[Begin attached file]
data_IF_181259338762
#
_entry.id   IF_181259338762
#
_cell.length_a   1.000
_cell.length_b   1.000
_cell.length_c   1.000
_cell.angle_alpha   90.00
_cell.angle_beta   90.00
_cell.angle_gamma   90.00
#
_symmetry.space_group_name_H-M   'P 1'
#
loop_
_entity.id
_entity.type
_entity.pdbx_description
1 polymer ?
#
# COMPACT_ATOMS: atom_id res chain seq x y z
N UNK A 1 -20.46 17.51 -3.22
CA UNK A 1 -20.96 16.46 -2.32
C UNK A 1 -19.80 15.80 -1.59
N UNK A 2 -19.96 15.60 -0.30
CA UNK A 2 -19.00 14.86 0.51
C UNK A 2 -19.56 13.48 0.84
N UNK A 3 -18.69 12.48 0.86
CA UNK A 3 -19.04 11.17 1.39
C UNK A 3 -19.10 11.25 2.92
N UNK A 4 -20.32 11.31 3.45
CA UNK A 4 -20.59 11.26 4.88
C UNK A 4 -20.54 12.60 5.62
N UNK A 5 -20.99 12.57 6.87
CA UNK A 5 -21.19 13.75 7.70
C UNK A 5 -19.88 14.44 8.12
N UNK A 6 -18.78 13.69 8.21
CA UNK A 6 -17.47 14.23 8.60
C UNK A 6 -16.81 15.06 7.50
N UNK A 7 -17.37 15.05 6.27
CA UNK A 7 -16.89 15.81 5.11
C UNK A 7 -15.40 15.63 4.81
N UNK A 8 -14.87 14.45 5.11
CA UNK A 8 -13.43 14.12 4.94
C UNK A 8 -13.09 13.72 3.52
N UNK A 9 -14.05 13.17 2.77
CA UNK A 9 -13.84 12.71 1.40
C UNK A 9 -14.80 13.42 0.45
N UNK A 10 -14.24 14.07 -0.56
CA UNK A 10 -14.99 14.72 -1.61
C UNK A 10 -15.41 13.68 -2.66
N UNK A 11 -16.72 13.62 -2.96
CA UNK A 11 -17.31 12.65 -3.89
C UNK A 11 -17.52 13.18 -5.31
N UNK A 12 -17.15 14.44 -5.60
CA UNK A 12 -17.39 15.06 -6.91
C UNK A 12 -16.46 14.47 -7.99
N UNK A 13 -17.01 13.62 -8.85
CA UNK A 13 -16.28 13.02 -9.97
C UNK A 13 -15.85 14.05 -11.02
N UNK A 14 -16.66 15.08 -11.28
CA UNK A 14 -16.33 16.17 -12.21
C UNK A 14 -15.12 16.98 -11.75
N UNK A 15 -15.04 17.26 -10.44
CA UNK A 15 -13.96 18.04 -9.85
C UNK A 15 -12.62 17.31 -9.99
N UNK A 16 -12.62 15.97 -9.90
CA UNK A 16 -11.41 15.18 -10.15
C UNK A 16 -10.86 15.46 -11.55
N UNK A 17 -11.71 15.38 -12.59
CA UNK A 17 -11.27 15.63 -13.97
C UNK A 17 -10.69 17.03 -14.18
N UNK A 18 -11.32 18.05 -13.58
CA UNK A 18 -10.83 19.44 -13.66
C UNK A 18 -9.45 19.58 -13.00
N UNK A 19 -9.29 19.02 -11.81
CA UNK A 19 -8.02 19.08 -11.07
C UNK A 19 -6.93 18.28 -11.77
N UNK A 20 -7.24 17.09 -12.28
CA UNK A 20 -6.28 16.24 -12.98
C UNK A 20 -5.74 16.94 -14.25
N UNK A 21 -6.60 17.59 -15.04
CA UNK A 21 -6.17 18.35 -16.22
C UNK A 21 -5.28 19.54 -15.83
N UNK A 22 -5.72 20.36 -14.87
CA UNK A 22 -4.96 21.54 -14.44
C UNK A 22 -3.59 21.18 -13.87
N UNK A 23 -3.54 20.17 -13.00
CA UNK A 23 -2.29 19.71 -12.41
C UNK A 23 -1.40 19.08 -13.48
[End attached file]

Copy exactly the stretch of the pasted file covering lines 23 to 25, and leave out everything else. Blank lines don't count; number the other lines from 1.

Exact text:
C UNK A 1 -19.80 15.80 -1.59
N UNK A 2 -19.96 15.60 -0.30
CA UNK A 2 -19.00 14.86 0.51